"12. They also that seek after my life, lay snares for me: and they that seek my hurt, speak mischievous things, and imagine deceits all the day long. 13. But I, as a deaf man, heard not; and I was as a dumb man, that openeth not his mouth. 14. Thus I was as a man that heareth not, and in whose mouth are no reproofs, or, altercations."

These verses describe and recommend to our imitation the behaviour of David, and of a greater than David, when under persecution; the former from Absalom, Ahitophel, Shimei, &c., the latter from the chief priests and elders, Judas, and the Jews.

"15. For in thee, O LORD, do I hope, or, thee do I wait for: thou wilt hear, or, answer, O LORD my God."

This verse assigns the reason why the ill usage, which we receive at the hands of men, should be borne with patience and resignation; namely, because, as it is not without the permission, so neither will it be without the notice, of the Almighty; who will one day take the matter into his own hands. Christ, saith St. Peter, "who did no sin, neither was guile found in his mouth; yet, when he was reviled, reviled not again; when he suffered, he threatened not: but committed himself to him that judgeth righteously," 1 Pet. ii. 21.

16. For I said, Hear me, lest otherwise they should rejoice over me: when my foot slippeth, they magnify themselves against me.


As the glory of God may be said, in some measure, to depend on the behaviour and fate of his servants; on that account, besides the stings of conscience, temporal punishments, and the danger of eternal torments, good men should ever have before their eyes the dishonour which is brought on the name of God, and the stop which is put to the progress of his Gospel, by the fall of any eminently righteous and holy person into sin.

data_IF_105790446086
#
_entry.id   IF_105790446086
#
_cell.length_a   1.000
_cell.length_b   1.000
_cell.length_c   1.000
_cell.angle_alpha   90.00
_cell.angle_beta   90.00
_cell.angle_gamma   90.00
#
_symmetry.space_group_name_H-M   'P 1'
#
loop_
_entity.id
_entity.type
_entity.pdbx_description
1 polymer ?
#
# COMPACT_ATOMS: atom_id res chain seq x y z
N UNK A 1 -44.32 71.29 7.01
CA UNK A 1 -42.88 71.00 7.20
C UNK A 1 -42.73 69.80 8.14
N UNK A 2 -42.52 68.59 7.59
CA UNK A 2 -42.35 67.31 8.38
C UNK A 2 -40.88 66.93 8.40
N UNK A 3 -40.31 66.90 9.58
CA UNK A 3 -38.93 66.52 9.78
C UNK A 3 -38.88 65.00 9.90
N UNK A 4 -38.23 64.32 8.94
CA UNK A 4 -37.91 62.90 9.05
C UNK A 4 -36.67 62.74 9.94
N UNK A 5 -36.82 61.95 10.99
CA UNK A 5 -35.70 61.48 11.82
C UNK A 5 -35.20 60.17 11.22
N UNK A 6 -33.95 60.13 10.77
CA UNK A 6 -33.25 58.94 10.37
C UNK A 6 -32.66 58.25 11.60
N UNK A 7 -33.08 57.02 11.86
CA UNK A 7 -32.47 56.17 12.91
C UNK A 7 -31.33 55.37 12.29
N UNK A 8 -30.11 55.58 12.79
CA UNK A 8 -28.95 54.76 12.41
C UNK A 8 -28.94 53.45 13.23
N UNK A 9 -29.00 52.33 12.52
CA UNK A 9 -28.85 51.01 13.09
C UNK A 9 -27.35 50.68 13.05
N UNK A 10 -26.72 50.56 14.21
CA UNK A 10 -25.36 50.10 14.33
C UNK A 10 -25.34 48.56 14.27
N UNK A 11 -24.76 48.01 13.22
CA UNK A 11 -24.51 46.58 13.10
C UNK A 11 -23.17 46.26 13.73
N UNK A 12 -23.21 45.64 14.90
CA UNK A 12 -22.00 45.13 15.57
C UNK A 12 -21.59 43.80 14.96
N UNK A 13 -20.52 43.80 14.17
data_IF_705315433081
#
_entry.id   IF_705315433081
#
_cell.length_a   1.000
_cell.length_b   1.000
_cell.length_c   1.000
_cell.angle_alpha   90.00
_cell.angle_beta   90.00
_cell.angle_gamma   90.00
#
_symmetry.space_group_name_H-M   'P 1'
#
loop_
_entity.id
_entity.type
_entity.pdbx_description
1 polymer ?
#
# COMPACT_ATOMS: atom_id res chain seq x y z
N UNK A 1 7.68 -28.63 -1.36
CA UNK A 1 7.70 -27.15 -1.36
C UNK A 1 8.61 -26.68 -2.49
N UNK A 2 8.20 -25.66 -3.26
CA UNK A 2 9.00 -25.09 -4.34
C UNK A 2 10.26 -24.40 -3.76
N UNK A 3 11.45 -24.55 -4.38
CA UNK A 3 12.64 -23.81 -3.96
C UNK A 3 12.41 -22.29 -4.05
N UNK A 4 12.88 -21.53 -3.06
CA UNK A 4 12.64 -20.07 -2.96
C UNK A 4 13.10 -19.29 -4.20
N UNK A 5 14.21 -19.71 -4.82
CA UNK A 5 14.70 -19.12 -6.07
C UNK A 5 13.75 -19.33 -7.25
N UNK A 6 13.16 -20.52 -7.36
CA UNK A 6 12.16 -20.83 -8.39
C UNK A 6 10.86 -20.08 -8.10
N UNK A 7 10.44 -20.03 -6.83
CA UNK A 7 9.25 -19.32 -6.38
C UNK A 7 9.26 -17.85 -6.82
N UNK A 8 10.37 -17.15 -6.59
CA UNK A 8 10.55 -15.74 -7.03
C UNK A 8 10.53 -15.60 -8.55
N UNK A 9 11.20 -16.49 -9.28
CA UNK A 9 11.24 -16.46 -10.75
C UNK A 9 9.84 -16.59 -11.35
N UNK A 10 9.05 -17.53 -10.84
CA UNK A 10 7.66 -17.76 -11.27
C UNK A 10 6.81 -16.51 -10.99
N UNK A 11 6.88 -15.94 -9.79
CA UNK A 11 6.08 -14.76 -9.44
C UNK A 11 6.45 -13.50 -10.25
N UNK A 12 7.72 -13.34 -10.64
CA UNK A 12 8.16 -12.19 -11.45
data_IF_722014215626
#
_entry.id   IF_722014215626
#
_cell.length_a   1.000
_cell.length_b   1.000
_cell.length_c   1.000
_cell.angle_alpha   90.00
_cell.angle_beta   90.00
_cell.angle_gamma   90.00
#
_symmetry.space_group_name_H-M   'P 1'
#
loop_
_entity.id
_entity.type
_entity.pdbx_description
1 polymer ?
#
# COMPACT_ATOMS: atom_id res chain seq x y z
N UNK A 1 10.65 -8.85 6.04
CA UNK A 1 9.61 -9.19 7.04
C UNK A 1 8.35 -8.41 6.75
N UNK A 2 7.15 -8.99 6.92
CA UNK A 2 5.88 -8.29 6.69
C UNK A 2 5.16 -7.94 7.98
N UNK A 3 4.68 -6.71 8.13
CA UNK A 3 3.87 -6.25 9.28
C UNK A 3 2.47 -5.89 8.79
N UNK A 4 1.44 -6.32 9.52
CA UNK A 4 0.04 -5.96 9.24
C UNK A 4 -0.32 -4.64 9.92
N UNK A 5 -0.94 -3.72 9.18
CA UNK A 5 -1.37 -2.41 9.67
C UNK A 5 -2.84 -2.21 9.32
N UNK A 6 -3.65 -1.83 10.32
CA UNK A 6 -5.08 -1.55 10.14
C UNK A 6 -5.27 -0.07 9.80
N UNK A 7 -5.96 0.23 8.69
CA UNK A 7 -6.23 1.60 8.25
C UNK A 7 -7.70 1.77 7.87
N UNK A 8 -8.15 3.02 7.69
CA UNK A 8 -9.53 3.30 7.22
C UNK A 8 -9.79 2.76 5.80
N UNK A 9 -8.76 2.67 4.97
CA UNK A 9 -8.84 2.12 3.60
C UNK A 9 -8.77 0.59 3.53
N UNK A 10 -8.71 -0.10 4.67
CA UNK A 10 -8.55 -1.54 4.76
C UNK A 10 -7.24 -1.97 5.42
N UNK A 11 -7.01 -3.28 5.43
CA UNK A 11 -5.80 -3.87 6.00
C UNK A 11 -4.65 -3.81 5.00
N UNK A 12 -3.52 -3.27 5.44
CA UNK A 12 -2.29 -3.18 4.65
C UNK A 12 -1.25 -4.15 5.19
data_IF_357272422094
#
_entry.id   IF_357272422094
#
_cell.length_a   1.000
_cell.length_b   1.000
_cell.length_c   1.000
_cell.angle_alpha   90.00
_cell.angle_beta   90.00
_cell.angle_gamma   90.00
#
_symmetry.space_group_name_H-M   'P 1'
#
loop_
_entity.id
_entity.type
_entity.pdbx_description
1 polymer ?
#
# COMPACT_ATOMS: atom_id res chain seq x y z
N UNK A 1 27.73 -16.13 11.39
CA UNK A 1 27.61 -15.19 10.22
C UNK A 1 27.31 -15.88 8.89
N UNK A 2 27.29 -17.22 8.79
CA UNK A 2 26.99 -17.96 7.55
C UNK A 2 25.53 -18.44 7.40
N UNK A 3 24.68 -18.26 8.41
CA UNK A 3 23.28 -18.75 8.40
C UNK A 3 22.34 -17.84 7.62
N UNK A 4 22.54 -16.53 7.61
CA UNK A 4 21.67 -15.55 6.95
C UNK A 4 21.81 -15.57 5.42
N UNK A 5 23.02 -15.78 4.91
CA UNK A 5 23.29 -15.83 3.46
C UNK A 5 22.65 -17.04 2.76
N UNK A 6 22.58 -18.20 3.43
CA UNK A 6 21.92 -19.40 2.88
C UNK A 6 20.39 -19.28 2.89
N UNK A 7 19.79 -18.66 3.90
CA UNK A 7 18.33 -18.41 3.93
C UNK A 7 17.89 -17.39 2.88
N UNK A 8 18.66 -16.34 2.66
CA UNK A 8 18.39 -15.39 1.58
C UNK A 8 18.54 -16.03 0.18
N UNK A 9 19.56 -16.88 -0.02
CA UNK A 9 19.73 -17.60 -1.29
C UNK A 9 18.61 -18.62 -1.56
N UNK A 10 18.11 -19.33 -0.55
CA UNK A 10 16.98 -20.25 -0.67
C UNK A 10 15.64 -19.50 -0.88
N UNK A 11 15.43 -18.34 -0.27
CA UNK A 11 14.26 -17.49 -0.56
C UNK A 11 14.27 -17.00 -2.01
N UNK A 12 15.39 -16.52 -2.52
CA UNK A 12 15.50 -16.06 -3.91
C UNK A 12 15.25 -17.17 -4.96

17. For I am ready to halt, and my sorrow is continually before me. 18. For I will declare mine iniquity: I will be sorry for my sin."

The surest way to have our weakness strengthened, and our sin forgiven, is to acknowledge and confess both; and this we need not be ashamed to do, when we consider, that he, who is the Lord, strong and mighty, took our infirmities; and the King of Righteousness bare our sins, in his own body on the tree.

19. But mine enemies are lively, and they are strong; and they that hate me wrongfully are multiplied. 20. They also that render evil for good are mine adversaries; because I follow the thing that good is."

These words joined with the preceding, are applicable to the distress of David, and the prosperity of his adversaries; to the sufferings of Christ and the triumph of the Jews; to the afflictions of the church, and the gaiety of the world; to the weakness of faith, and the strength of nature. The result of all this is, that salvation cometh of God only, and is to be implored in the following words, which conclude the Psalm.

"21. Forsake me not, O LORD; O my God, be not far from me. 22. Make haste to help me, O LORD [God of] my salvation."